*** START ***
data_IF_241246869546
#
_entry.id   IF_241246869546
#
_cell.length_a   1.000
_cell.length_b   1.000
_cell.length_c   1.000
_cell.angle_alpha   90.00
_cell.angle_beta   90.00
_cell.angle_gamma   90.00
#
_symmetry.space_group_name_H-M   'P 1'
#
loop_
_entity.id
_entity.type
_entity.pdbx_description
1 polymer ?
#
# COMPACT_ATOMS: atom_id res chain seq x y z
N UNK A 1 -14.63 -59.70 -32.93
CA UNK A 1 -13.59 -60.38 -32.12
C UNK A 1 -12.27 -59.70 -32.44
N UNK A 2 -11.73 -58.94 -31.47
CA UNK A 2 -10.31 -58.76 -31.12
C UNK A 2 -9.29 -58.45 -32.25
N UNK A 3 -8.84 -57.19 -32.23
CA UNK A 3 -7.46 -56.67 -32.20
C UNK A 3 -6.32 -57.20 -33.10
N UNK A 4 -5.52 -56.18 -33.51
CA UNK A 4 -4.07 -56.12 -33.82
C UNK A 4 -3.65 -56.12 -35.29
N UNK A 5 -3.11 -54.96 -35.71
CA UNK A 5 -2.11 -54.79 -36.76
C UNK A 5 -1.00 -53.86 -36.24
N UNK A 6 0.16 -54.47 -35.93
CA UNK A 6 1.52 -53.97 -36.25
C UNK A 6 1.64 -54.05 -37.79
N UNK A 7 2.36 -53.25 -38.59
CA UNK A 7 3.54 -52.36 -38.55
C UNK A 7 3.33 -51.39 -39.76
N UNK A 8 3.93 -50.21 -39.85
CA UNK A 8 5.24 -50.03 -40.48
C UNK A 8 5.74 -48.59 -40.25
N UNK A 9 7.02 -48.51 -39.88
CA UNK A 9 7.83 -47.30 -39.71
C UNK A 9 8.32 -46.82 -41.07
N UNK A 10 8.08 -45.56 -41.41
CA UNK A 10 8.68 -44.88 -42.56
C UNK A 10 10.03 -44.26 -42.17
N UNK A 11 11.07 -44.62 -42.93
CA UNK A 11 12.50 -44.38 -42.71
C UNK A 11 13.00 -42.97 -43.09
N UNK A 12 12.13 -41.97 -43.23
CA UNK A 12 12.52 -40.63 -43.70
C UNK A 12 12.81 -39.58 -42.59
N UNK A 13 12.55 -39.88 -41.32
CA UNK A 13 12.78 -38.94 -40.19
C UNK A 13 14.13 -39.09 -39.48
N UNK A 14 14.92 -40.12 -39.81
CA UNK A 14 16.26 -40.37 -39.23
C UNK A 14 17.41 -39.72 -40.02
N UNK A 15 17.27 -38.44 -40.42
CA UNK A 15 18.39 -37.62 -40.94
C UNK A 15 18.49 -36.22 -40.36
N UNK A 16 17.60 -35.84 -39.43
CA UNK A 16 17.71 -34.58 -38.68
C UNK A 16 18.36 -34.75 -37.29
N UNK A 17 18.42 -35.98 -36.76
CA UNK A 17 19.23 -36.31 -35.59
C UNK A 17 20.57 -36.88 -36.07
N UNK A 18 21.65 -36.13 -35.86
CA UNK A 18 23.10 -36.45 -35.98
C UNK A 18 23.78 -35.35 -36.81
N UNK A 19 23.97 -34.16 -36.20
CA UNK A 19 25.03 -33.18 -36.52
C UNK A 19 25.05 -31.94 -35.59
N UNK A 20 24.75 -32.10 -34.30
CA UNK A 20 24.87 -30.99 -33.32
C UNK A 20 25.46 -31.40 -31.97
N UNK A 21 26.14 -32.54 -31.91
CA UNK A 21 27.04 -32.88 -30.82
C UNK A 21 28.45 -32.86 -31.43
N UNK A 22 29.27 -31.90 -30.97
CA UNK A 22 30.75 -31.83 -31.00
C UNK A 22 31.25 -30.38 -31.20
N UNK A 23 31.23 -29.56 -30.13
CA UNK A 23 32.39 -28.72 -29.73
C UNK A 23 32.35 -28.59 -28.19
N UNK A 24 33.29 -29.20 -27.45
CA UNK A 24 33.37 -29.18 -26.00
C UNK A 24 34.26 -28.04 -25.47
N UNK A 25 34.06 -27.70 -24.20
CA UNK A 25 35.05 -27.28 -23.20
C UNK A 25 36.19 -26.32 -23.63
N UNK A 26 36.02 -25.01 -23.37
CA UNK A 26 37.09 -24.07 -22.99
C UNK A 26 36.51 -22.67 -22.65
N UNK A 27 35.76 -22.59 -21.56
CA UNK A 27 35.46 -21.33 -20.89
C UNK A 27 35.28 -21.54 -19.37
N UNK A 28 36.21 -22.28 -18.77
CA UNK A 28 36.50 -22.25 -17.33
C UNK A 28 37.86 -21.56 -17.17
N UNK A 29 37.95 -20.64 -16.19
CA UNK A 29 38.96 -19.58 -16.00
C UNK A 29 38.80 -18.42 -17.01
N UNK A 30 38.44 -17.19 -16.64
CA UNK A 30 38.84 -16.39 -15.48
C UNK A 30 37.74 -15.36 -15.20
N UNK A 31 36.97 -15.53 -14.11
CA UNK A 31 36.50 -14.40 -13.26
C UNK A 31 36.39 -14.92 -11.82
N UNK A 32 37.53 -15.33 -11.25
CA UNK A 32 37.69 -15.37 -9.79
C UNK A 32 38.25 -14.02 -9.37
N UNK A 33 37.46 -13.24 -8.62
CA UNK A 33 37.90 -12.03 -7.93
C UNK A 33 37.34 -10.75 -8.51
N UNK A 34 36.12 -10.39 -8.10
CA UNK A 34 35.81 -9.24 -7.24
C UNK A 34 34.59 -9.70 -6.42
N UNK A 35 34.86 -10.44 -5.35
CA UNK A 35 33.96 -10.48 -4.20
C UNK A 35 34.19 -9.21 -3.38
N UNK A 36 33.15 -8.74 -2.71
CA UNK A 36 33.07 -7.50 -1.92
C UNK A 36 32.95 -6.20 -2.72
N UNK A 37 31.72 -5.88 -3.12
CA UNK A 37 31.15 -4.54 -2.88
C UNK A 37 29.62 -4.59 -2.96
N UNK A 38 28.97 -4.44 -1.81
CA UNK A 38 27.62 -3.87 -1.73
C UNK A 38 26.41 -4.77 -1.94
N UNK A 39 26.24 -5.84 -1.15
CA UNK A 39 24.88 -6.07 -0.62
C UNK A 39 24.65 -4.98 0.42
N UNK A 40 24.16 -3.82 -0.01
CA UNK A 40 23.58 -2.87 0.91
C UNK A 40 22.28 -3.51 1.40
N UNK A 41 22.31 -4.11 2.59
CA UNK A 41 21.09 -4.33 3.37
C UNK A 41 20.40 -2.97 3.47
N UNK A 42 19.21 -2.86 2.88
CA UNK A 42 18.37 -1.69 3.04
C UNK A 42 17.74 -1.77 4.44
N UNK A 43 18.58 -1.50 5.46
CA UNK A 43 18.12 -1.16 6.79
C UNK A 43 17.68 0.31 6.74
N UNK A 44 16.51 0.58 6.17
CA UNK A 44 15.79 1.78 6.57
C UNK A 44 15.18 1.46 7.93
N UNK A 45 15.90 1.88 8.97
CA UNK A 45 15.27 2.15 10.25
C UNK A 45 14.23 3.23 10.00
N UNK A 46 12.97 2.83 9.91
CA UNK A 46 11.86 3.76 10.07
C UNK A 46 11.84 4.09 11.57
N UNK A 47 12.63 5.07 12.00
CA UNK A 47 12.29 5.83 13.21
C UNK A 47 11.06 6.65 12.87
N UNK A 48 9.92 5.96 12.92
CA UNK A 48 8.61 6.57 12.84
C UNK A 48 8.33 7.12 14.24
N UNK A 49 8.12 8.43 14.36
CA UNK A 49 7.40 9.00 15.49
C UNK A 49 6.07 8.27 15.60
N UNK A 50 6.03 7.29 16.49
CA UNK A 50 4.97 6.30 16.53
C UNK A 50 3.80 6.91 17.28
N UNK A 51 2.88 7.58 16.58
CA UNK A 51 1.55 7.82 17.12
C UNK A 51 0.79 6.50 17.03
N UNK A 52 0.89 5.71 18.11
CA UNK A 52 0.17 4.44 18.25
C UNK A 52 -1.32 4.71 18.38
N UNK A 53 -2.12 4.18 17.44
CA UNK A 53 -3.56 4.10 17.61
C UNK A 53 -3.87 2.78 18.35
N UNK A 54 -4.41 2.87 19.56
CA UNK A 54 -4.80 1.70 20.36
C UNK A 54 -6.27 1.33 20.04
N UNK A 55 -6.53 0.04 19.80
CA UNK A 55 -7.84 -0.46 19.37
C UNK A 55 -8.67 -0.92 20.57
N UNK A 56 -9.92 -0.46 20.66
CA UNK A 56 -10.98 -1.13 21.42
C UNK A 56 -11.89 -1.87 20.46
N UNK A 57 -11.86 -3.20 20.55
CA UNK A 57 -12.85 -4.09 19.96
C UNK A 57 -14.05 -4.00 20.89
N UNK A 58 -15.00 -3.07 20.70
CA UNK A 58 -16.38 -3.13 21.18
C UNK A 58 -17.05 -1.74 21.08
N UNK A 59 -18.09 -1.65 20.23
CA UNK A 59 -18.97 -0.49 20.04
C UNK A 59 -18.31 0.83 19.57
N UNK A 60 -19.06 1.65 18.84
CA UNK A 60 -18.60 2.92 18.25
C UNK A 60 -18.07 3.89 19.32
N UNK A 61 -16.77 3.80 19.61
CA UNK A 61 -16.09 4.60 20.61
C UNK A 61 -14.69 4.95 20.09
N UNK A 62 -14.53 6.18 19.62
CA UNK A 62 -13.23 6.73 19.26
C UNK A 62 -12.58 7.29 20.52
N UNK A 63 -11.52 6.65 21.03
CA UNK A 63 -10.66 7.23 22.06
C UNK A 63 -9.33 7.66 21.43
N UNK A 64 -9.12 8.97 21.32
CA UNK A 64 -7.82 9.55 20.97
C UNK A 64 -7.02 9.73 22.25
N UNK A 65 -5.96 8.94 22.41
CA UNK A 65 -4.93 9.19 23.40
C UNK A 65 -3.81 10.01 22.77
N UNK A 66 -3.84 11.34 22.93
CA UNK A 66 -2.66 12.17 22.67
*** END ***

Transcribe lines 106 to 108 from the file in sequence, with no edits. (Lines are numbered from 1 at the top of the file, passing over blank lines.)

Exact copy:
CA UNK A 29 38.96 -19.58 -16.00
C UNK A 29 38.80 -18.42 -17.01
N UNK A 30 38.44 -17.19 -16.64